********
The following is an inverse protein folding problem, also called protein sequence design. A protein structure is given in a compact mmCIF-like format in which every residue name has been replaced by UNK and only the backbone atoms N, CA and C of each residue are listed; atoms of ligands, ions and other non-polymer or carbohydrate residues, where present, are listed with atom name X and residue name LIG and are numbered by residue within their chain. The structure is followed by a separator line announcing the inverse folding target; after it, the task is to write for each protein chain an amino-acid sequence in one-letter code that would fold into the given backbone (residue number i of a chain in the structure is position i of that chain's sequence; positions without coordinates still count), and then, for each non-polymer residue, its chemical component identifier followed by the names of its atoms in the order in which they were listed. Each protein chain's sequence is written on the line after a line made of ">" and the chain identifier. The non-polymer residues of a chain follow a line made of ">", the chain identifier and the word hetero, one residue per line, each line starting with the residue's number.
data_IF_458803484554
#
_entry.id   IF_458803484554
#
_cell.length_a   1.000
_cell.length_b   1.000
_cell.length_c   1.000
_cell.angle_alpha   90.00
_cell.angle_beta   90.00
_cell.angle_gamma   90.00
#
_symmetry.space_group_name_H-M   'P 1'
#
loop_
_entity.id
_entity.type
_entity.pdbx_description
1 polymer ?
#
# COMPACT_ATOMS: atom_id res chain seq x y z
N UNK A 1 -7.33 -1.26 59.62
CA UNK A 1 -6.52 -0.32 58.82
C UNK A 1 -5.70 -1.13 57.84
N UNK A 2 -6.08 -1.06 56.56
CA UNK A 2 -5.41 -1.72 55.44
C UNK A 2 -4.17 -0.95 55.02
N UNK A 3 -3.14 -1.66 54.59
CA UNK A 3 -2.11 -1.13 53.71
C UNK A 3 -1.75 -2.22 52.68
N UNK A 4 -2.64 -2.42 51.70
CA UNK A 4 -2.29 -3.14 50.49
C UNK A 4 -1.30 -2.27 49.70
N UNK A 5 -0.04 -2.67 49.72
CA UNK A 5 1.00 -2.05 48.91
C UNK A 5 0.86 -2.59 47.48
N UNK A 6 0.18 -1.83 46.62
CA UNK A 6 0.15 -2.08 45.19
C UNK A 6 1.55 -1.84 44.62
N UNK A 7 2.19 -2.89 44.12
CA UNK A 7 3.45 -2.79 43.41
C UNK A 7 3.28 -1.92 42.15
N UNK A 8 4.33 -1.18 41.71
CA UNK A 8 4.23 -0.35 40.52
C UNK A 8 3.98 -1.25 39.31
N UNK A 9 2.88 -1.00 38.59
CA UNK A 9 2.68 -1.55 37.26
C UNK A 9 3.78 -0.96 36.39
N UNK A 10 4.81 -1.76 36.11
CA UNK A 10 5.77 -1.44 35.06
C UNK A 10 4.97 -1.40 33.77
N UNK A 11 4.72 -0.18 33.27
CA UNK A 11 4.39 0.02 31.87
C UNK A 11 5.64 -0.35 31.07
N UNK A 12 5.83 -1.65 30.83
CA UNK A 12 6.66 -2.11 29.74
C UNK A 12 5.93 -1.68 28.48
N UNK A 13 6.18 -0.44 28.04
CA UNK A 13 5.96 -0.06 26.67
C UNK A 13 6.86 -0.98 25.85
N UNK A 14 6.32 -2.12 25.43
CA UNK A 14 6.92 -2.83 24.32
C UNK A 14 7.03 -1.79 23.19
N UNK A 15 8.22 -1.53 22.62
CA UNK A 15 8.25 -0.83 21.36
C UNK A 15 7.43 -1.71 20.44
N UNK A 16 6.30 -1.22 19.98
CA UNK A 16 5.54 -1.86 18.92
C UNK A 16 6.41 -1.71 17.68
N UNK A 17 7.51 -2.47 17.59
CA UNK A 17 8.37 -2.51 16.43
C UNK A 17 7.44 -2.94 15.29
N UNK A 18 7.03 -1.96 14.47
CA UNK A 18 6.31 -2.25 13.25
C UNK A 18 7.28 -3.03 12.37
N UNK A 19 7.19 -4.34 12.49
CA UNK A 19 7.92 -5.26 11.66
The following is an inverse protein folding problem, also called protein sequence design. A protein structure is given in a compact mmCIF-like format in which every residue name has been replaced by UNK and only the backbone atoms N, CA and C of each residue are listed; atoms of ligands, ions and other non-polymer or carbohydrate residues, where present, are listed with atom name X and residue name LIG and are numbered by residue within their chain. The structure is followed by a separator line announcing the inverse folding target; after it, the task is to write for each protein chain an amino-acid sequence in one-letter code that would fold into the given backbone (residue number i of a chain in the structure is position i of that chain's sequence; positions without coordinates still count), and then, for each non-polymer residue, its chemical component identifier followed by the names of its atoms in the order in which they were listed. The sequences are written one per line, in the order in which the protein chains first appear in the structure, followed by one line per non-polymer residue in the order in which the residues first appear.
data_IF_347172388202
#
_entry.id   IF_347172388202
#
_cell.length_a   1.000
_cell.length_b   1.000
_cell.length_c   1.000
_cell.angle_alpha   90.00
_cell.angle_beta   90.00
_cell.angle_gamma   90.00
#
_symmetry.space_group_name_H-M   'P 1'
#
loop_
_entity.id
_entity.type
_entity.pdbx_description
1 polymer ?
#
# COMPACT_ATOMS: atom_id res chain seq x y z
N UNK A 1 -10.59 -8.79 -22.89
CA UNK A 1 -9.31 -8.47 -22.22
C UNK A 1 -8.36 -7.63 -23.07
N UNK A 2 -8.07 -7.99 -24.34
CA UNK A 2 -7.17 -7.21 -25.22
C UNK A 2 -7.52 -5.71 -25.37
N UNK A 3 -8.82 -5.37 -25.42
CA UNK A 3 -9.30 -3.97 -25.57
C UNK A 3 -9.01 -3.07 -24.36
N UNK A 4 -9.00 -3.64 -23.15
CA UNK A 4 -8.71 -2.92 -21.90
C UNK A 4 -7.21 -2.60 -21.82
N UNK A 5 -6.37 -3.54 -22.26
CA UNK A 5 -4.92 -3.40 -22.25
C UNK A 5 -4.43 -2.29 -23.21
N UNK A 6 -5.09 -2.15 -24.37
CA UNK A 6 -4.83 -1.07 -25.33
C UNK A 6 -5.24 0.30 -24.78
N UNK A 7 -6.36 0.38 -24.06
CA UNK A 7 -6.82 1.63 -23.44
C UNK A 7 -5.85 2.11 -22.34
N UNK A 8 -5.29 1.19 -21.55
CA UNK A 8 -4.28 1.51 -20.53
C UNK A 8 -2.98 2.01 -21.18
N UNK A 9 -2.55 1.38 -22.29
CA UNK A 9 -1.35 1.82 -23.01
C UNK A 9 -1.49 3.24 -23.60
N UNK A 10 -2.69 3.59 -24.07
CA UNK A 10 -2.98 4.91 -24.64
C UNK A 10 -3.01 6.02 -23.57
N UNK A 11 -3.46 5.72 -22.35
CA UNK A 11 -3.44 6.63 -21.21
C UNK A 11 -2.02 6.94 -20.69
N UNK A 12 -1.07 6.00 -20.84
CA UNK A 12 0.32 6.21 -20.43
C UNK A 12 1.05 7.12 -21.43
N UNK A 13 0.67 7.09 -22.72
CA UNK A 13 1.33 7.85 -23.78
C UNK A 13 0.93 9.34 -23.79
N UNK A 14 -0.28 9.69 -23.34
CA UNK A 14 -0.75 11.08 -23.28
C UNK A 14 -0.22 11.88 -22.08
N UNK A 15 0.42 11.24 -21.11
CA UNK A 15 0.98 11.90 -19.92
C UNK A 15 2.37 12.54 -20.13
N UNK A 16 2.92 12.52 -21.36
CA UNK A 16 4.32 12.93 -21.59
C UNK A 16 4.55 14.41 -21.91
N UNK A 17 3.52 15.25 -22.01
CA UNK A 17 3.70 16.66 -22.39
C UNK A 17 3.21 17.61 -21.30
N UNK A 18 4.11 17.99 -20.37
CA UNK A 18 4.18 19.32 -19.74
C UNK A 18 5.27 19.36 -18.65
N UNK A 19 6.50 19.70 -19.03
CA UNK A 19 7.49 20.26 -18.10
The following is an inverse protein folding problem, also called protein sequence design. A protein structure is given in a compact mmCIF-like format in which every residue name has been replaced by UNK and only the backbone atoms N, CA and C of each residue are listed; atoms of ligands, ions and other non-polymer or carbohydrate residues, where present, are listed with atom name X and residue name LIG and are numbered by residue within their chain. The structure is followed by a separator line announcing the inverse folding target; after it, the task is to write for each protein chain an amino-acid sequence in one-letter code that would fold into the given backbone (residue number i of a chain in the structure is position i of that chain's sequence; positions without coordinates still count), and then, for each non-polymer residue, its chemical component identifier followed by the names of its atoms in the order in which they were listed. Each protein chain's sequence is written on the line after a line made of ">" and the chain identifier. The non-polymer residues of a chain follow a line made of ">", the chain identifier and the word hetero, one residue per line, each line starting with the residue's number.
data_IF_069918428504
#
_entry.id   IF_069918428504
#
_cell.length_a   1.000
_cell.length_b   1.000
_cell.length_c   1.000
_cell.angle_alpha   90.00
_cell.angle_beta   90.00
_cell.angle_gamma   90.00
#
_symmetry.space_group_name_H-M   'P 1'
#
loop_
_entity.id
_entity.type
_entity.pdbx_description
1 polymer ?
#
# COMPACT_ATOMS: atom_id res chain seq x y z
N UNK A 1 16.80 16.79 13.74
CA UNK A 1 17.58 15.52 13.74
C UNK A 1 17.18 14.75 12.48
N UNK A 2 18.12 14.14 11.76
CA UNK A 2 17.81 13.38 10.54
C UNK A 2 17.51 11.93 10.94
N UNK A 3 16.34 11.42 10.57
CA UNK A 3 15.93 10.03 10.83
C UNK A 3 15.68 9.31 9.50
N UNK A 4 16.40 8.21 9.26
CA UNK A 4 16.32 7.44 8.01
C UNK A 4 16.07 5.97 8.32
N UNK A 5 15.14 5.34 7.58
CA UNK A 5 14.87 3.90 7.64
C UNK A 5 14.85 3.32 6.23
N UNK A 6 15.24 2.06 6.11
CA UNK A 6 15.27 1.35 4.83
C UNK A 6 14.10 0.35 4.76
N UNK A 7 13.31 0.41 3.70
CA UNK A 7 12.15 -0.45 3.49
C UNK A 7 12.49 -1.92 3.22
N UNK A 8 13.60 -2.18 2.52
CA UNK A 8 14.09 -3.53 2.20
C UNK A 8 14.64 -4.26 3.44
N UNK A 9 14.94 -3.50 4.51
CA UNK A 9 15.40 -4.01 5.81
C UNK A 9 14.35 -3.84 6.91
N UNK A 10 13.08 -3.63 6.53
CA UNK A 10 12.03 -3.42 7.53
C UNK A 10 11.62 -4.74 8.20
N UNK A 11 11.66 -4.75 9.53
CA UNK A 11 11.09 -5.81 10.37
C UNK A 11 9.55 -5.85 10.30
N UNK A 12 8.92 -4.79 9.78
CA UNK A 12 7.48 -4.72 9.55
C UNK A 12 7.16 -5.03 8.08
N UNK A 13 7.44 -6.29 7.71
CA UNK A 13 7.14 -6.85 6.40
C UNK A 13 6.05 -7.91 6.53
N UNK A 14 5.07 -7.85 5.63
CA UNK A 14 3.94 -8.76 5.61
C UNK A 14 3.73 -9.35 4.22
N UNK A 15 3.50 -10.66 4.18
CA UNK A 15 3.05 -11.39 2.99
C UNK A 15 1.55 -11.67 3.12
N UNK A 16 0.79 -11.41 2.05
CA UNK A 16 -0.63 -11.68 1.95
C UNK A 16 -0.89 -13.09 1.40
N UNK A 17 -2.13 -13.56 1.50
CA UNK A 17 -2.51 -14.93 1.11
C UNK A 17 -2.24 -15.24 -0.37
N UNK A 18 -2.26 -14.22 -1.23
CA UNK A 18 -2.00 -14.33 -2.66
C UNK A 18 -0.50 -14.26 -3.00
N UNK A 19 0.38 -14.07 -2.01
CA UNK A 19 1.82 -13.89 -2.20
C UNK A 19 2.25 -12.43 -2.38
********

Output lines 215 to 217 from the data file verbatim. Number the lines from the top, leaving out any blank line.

N UNK A 14 5.07 -7.85 5.63
CA UNK A 14 3.94 -8.76 5.61
C UNK A 14 3.73 -9.35 4.22